A field-state is a dynamic relation between a potential field-pattern of awareness and its actualisation. This relation can take the form of resonance or dissonance. Resonance stabilizes and sustains the actualisation or physical manifestation of a potential field-pattern. Dissonance, on the other hand can distort that manifestation, degrade a previously resonant manifestation of it, or deny expression to a previously unmanifest pattern. Resonance and dissonance go hand in hand. Without dissonance, dominant field-patterns cannot distort or degrade in a way that allows new field-patterns to manifest. At the same time dissonance can also distort or deny expression to those new field-patterns. Dis-ease is the experience of dissonant, degrading and/or newly emerging field-states of the human organism. But what we call the 'mind' is an integral part of the human organism, a body of thought-patterns or beliefs, more or less in resonance with one another, which actively in-form these field-states or distort them in line with social thought patterns and medical belief systems. These constitute a type of social text inscribed into the very texture of the patient's experience of dis-ease whilst at the same time ignoring its social and relational context.
A secretary who feels abused and humiliated by her boss but incapable of facing up to him for fear of losing her job, develops instead an 'angry' skin rash on her face. The GP or alternative practitioner she visits may know nothing of this situation and ask no questions that bring it to light. A diagnosis is made and treatment given which may or may not be effective. The greater danger, as in Zigmond's case study, is that the treatment is effective, for this may leave the patient with no option but to manifest or 'somatise' her dis-ease in another, perhaps more serious or life-threatening way. All healing is fundamentally 'self-healing' in the deepest sense - discovering that hitherto unknown, unmanifest and unfelt self that is capable of meeting the challenges the individual faces.
The Practice of Organismic Medicine
It is only through gaining a more detailed picture of the social and biographical context of an individual patient's symptoms, that a somatic therapist, guided by the principles of soma-semiotics can begin to practice their own specific form of organismic therapy. The first step on this road is to break with all forms of diagnosis that are not based on a direct organismic resonance with the patient's miasm and the inner dis-ease it expresses. Organismic resonance is not the same thing as emotional empathy. We can register a sign of somatic discomfort or emotional distress in a person, and feel empathy or compassion for them, without in any way attuning to the highly individual 'feeling tone' or 'field-quality' of just this person's discomfort or distress, this person's pain or despair, this person's sadness or anger. Instead of immediately trying to form a clinical picture of the person's condition, whether from their description of it or from the emotions connected with it, the somatic therapist will seek to gain as detailed a picture as possible of the patient's life and life-world.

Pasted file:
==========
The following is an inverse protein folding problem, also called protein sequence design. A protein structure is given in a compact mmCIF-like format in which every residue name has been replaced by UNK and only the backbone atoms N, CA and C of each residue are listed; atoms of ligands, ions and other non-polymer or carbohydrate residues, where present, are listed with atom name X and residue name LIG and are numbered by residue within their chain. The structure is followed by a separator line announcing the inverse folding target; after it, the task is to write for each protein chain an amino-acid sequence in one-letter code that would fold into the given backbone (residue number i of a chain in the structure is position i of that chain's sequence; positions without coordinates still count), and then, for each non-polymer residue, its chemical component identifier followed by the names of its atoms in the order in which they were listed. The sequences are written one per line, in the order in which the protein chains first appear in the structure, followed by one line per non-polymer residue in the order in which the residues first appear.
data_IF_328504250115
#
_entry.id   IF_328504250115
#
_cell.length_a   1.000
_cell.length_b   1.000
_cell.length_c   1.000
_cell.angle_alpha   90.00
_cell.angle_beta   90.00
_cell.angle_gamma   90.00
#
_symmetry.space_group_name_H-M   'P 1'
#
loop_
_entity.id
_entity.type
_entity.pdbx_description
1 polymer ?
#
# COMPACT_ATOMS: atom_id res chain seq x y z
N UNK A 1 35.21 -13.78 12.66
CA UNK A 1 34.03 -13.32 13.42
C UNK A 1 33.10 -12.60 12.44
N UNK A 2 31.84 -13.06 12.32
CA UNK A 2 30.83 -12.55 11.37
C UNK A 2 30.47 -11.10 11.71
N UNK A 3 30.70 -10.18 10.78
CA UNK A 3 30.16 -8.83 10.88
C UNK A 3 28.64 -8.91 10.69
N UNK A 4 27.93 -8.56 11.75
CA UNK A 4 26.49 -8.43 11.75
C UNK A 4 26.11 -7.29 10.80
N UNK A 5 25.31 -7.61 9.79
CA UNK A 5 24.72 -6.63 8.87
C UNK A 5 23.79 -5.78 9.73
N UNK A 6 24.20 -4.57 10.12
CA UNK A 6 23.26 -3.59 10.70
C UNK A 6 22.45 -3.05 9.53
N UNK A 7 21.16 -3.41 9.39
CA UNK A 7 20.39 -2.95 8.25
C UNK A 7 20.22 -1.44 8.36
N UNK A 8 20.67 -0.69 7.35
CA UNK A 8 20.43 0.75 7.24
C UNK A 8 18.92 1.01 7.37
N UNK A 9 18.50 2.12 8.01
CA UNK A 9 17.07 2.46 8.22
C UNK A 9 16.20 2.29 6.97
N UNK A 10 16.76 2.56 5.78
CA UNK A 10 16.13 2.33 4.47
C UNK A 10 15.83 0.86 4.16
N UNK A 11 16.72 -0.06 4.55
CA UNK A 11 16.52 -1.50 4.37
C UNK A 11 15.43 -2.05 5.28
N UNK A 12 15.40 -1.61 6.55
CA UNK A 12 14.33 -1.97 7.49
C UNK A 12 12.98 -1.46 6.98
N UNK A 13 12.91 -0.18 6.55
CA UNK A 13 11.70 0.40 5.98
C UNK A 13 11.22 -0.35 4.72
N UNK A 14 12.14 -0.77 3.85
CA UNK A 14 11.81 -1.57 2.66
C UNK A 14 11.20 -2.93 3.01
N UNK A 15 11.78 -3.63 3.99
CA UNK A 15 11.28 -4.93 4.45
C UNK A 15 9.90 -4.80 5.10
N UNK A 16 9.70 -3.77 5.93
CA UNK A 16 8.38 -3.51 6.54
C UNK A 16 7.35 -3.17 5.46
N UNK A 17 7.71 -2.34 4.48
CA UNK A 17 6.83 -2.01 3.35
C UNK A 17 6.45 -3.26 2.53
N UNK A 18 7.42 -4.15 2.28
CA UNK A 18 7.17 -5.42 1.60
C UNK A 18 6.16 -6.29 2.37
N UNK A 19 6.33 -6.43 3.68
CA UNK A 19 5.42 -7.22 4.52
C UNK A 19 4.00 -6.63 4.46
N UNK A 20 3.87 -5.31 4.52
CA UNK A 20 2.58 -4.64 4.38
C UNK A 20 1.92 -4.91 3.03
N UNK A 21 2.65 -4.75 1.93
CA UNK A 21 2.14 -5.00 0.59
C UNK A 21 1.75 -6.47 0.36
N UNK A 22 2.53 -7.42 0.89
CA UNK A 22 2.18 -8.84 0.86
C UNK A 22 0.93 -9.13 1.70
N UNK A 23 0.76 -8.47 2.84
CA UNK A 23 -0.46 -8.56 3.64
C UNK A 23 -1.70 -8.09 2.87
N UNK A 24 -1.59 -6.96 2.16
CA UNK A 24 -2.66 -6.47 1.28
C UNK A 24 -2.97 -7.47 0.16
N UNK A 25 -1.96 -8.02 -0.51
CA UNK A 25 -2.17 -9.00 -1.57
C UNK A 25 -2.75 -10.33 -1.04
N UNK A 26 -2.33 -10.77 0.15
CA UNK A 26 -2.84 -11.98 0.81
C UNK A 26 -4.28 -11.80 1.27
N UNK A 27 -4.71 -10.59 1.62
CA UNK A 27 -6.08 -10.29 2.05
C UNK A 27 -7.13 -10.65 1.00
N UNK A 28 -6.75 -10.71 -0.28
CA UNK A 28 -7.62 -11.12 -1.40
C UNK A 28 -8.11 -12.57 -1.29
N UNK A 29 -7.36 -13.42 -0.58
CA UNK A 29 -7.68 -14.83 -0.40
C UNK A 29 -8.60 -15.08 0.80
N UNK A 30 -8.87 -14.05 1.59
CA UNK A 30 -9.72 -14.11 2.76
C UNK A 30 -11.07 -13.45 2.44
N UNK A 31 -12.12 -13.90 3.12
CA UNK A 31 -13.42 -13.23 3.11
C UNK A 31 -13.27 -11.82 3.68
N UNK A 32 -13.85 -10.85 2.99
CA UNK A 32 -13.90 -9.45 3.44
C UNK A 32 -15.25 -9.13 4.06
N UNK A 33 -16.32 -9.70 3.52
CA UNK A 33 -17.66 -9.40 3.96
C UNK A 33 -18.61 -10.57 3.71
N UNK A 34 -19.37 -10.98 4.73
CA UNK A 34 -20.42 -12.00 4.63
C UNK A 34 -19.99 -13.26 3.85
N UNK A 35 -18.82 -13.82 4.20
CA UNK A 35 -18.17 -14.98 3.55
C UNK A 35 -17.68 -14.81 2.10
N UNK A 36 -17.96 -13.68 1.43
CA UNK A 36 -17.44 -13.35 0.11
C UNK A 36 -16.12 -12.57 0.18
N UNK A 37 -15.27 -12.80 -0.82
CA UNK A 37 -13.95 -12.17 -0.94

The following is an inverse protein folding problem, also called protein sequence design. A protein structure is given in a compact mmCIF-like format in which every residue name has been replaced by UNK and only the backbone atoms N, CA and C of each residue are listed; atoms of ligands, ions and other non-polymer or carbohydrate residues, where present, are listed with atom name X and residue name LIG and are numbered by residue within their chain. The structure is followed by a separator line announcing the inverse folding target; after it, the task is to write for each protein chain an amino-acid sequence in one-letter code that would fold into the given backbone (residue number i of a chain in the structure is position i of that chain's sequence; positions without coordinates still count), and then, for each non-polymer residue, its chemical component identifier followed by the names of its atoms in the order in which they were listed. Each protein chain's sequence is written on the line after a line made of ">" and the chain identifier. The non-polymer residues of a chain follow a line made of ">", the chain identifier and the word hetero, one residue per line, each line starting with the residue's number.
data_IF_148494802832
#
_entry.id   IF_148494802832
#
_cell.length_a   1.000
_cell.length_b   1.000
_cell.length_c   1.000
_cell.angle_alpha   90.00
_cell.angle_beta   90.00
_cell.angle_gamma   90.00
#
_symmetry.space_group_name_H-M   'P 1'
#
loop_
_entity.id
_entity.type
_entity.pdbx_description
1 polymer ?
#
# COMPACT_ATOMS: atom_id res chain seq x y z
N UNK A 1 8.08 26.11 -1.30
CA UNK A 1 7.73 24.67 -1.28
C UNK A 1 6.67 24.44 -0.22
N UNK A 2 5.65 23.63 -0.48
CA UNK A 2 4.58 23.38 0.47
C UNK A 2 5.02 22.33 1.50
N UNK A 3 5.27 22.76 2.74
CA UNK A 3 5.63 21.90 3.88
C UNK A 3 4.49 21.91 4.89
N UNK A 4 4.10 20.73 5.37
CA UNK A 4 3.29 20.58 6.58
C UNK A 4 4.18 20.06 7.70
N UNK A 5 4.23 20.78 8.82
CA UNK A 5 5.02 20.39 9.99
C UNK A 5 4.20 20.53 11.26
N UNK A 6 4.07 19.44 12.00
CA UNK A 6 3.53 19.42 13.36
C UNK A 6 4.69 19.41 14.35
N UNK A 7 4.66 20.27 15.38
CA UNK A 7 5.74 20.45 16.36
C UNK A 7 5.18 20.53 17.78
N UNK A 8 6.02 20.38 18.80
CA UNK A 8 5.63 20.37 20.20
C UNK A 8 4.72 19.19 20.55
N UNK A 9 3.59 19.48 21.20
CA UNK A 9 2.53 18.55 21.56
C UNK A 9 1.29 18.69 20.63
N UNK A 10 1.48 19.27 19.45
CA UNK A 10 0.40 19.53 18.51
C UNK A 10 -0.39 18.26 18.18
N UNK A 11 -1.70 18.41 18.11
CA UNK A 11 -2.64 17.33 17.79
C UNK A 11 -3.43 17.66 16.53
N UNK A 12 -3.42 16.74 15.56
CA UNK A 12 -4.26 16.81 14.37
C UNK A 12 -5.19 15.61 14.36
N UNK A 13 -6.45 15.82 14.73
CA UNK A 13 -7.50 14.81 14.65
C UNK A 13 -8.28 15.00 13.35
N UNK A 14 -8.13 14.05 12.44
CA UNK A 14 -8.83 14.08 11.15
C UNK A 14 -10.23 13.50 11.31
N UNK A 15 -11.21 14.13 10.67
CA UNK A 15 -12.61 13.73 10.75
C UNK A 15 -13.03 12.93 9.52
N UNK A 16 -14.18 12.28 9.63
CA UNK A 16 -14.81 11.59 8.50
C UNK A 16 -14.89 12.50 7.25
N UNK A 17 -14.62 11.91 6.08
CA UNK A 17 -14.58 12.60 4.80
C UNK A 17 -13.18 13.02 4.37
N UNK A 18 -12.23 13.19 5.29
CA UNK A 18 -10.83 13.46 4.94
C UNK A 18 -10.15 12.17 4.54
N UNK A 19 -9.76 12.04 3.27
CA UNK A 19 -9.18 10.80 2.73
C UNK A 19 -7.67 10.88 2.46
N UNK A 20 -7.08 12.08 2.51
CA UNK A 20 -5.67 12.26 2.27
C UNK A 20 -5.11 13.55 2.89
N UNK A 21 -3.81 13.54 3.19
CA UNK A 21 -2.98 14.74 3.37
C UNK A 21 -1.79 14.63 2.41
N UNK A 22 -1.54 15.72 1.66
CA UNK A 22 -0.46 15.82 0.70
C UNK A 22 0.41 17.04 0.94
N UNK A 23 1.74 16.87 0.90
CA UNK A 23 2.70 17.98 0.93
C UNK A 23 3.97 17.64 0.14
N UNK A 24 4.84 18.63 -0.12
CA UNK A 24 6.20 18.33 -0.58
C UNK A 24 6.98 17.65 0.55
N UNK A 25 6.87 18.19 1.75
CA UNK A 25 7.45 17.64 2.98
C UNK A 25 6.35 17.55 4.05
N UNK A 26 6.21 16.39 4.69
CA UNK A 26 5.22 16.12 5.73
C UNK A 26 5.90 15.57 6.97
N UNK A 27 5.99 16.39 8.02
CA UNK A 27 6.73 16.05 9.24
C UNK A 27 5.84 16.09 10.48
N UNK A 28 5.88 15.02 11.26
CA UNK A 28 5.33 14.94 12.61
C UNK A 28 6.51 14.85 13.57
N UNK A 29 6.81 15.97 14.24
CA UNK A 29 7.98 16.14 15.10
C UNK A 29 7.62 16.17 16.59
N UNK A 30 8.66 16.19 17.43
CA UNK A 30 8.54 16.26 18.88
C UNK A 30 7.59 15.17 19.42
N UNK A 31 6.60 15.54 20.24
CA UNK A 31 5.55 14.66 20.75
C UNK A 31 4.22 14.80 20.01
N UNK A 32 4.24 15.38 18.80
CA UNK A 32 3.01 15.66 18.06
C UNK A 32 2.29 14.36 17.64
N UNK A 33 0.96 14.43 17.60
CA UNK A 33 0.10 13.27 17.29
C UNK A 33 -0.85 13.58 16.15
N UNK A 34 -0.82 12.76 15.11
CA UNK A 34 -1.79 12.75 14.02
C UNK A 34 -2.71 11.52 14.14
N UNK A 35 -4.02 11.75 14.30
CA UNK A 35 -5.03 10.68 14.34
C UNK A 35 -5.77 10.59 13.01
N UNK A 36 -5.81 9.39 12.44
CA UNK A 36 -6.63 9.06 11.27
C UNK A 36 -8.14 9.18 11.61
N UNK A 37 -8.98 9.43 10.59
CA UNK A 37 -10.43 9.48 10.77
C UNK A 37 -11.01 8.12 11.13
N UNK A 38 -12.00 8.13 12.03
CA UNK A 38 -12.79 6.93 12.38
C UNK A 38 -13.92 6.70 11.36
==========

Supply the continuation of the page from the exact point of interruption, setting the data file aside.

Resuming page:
This indirectly gained picture of the patient's outer life in turn provides a framework for a direct organismic resonance with their inner dis-ease. Together they facilitate insight into the miasm. To understand the miasm means to understand the patient's own relation to that psychical dis-ease - the way they themselves understand or interpret it mentally. For herein lies the key to the way they express it emotionally and embody it somatically. The patient dwells not only in a physical body but in a mental body of beliefs. It is this body of beliefs which shapes the depth, tone and texture of their bodily self-awareness, and with it, their own organism as a toned and textured body of awareness. The body of beliefs is the shaping mental skin or envelope of the human organism - not only the organism of a patient but that of a physician or therapist of any sort. The fundamental aim of the therapist should not be that of the conventional physician - namely to simply incorporate the patient's experience of ill-health into the mental body of beliefs that constitutes their particular brand of medical 'knowledge'. Rather it should be to understand the patient's own body of beliefs on the one hand, and its role in shaping their felt experience of dis-ease into the miasm that the patient suffers from.
The second condition for the effective practice of organismic therapy is that the therapist ceases to regard 'diagnosis' as a mere prelude to some form of treatment. Healing, for the patient, begins and ends with being fully heard as a human being. This means having the feeling that the therapist is able to feel the way they do - capable of not just intellectually understanding or emotionally 'empathising' with the patient's experienced dis-ease but able to feel it as a miasm within themselves. Reaching this point is fundamental dia-gnosis - knowing through intimate inner acquaintance. It is also fundamental therapy - the healing that comes from the therapist's capacity to identify with and internalise the patient's miasm, working with it in the healing womb of their own organism.
Hahnemann's understanding of the organism as musical instrument or organon and his definition of illness as "mistuned vitality" raises the question of the healer's ability to use his or her own organism as a medium of direct resonant attunement to that of the patient. This is certainly a possibility he recognized, as evidenced by his own respect for the work of Anton Mesmer and the practice of mesmeric or 'magnetic healing'. Most forms of medicine seek to affect the human organism indirectly, from without. Mesmer practiced a form of direct organismic healing based on the resonant contact and communication between the organism of the healer and that of the patient, one well summed up by his follower Tardy de Montravel: